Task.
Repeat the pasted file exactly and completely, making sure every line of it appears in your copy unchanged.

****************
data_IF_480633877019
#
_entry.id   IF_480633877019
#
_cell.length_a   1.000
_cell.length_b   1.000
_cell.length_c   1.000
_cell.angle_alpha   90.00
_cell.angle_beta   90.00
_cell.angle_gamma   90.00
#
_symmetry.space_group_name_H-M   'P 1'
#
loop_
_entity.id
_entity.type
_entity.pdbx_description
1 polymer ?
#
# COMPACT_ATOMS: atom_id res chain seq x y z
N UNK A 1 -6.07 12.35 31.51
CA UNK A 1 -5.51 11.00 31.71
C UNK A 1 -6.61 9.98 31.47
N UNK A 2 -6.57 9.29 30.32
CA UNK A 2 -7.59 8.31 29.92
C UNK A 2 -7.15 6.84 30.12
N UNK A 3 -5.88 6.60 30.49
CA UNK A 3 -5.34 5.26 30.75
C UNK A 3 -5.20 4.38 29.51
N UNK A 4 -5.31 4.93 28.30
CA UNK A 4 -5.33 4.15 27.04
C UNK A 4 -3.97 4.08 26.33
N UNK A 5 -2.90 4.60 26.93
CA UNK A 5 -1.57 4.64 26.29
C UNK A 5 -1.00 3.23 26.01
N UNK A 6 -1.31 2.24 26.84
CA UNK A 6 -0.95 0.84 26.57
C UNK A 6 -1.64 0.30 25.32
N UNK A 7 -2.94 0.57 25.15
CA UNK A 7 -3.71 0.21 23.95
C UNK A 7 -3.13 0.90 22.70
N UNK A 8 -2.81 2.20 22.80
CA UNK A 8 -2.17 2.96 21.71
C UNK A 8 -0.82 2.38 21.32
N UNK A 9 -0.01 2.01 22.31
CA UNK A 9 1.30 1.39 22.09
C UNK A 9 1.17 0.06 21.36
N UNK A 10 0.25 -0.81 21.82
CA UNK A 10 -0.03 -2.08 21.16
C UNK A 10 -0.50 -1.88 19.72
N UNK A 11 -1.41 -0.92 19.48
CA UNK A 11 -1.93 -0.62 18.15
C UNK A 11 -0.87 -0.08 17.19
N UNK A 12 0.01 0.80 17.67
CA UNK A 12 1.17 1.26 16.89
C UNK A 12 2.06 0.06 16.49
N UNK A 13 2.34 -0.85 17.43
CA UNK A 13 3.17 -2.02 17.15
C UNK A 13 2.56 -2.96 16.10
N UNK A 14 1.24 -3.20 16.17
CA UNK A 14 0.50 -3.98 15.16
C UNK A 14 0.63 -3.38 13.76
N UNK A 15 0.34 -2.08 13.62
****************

data_IF_480633877019
#
_entry.id   IF_480633877019
#
_cell.length_a   1.000
_cell.length_b   1.000
_cell.length_c   1.000
_cell.angle_alpha   90.00
_cell.angle_beta   90.00
_cell.angle_gamma   90.00
#
_symmetry.space_group_name_H-M   'P 1'
#
loop_
_entity.id
_entity.type
_entity.pdbx_description
1 polymer ?
#
# COMPACT_ATOMS: atom_id res chain seq x y z
N UNK A 1 -6.07 12.35 31.51
CA UNK A 1 -5.51 11.00 31.71
C UNK A 1 -6.61 9.98 31.47
N UNK A 2 -6.57 9.29 30.32
CA UNK A 2 -7.59 8.31 29.92
C UNK A 2 -7.15 6.84 30.12
N UNK A 3 -5.88 6.60 30.49
CA UNK A 3 -5.34 5.26 30.75
C UNK A 3 -5.20 4.38 29.51
N UNK A 4 -5.31 4.93 28.30
CA UNK A 4 -5.33 4.15 27.04
C UNK A 4 -3.97 4.08 26.33
N UNK A 5 -2.90 4.60 26.93
CA UNK A 5 -1.57 4.64 26.29
C UNK A 5 -1.00 3.23 26.01
N UNK A 6 -1.31 2.24 26.84
CA UNK A 6 -0.95 0.84 26.57
C UNK A 6 -1.64 0.30 25.32
N UNK A 7 -2.94 0.57 25.15
CA UNK A 7 -3.71 0.21 23.95
C UNK A 7 -3.13 0.90 22.70
N UNK A 8 -2.81 2.20 22.80
CA UNK A 8 -2.17 2.96 21.71
C UNK A 8 -0.82 2.38 21.32
N UNK A 9 -0.01 2.01 22.31
CA UNK A 9 1.30 1.39 22.09
C UNK A 9 1.17 0.06 21.36
N UNK A 10 0.25 -0.81 21.82
CA UNK A 10 -0.03 -2.08 21.16
C UNK A 10 -0.50 -1.88 19.72
N UNK A 11 -1.41 -0.92 19.48
CA UNK A 11 -1.93 -0.62 18.15
C UNK A 11 -0.87 -0.08 17.19
N UNK A 12 0.01 0.80 17.67
CA UNK A 12 1.17 1.26 16.89
C UNK A 12 2.06 0.06 16.49
N UNK A 13 2.34 -0.85 17.43
CA UNK A 13 3.17 -2.02 17.15
C UNK A 13 2.56 -2.96 16.10
N UNK A 14 1.24 -3.20 16.17
CA UNK A 14 0.50 -3.98 15.16
C UNK A 14 0.63 -3.38 13.76
N UNK A 15 0.34 -2.08 13.62